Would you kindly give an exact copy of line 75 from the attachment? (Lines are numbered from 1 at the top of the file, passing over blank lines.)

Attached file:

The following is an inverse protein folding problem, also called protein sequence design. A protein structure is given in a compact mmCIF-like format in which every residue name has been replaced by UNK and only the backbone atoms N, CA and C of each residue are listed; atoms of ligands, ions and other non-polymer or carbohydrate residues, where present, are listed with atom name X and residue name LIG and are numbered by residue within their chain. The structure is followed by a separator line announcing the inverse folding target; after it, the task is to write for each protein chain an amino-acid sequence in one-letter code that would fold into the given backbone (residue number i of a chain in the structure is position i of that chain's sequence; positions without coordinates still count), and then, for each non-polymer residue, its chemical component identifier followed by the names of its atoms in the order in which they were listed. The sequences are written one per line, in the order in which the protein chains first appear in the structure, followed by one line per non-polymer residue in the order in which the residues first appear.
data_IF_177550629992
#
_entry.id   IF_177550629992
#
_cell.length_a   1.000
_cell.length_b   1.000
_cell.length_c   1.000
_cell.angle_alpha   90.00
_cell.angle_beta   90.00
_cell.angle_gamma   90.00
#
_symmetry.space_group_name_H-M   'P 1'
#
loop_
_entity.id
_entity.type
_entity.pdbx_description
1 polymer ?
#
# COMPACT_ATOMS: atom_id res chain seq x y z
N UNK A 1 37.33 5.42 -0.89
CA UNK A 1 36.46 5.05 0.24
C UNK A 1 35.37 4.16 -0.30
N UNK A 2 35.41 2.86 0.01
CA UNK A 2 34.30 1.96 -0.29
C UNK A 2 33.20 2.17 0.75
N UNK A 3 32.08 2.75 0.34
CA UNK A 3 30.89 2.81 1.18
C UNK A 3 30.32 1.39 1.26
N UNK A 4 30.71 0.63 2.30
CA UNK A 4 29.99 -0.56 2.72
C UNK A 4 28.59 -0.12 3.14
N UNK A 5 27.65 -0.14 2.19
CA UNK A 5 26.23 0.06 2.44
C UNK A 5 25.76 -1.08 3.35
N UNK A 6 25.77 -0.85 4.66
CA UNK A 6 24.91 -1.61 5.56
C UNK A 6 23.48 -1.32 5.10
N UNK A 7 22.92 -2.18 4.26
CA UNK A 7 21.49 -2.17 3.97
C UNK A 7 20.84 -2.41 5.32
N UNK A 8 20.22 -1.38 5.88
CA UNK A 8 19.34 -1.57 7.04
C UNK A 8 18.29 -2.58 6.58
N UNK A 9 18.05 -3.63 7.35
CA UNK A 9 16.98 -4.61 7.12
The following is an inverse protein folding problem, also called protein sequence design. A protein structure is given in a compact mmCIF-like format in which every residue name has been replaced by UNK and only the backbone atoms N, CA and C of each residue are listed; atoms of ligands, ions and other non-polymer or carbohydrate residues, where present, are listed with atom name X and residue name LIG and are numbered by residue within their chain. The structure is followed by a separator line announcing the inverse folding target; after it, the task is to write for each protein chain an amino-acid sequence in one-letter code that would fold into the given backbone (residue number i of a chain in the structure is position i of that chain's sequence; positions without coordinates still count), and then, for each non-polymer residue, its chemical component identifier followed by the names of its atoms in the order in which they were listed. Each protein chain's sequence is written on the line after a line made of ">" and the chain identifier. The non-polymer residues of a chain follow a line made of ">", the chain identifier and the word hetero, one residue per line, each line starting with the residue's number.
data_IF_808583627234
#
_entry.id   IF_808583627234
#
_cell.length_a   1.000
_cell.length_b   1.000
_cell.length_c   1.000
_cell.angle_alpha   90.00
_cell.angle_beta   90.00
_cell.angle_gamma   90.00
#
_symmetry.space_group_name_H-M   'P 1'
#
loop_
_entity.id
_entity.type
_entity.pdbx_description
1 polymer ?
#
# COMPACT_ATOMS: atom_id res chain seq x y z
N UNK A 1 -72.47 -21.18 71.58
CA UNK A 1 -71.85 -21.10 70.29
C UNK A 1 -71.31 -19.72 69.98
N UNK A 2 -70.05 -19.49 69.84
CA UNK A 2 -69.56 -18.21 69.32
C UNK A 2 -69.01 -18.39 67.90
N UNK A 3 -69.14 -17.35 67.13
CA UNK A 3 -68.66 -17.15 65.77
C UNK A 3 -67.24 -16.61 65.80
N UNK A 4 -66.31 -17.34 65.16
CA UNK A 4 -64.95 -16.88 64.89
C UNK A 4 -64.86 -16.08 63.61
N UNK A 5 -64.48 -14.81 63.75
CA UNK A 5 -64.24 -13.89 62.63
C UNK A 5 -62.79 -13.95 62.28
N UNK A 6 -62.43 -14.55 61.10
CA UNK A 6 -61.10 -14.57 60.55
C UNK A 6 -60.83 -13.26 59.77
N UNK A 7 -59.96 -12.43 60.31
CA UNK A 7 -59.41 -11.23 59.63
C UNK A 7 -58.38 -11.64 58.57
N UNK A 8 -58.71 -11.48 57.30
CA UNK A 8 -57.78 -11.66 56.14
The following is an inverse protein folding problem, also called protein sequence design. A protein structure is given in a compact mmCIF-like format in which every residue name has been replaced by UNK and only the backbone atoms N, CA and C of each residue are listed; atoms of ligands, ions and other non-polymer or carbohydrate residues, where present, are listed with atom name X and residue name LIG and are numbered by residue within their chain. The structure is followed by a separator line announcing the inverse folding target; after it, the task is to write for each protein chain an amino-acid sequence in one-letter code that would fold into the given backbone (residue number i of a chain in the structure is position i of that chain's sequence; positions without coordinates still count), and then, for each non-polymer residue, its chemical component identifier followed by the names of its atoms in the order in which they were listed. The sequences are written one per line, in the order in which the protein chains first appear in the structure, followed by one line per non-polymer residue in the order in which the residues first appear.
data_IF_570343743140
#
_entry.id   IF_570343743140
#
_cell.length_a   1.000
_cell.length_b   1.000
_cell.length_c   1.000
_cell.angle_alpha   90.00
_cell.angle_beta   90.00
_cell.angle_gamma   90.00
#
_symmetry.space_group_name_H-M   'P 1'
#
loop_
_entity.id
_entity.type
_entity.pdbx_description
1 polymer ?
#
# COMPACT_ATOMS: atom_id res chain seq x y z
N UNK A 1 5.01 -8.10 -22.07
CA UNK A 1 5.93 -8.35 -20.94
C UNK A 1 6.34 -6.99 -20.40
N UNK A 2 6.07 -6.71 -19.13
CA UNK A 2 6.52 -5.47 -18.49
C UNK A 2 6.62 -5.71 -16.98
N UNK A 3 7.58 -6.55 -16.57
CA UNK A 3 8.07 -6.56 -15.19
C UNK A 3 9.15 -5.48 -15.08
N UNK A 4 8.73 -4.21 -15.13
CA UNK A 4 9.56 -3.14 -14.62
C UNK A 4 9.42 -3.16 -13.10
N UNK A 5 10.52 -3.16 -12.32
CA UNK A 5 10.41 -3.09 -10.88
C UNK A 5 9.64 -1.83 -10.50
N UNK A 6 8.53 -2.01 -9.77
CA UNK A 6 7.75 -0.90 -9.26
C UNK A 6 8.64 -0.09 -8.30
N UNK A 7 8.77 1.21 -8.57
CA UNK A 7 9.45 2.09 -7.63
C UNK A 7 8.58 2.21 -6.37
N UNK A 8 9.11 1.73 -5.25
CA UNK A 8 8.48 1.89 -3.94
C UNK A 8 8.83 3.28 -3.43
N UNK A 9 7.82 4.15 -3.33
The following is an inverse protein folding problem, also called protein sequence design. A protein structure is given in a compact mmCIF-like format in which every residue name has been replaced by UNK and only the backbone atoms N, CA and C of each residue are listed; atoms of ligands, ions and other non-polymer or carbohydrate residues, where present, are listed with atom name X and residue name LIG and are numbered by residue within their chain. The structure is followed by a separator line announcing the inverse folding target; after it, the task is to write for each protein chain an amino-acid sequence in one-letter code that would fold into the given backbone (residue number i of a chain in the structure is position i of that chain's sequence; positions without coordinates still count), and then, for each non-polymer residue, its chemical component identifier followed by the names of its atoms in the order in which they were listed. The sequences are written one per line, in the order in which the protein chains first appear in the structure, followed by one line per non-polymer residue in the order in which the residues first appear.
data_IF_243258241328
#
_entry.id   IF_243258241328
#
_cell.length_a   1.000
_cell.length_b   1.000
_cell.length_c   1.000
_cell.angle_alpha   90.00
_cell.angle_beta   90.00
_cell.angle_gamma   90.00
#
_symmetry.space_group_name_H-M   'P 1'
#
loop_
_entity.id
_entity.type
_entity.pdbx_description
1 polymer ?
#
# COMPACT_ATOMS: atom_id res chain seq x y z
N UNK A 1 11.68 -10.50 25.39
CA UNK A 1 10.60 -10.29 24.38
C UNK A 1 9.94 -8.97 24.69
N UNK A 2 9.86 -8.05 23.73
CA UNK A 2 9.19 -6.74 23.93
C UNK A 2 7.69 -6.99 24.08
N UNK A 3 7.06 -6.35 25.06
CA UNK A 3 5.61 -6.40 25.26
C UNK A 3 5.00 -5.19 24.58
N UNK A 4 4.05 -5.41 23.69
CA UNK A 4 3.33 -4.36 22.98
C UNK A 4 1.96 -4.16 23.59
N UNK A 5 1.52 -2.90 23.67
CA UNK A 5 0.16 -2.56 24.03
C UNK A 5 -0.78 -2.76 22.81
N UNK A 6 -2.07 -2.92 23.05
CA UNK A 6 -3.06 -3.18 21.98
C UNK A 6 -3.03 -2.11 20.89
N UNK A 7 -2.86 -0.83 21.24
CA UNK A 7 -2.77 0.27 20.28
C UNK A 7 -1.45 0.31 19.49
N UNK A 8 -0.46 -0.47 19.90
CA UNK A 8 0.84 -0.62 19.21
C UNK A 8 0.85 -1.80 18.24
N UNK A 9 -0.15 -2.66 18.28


N UNK A 3 -69.14 -17.35 67.13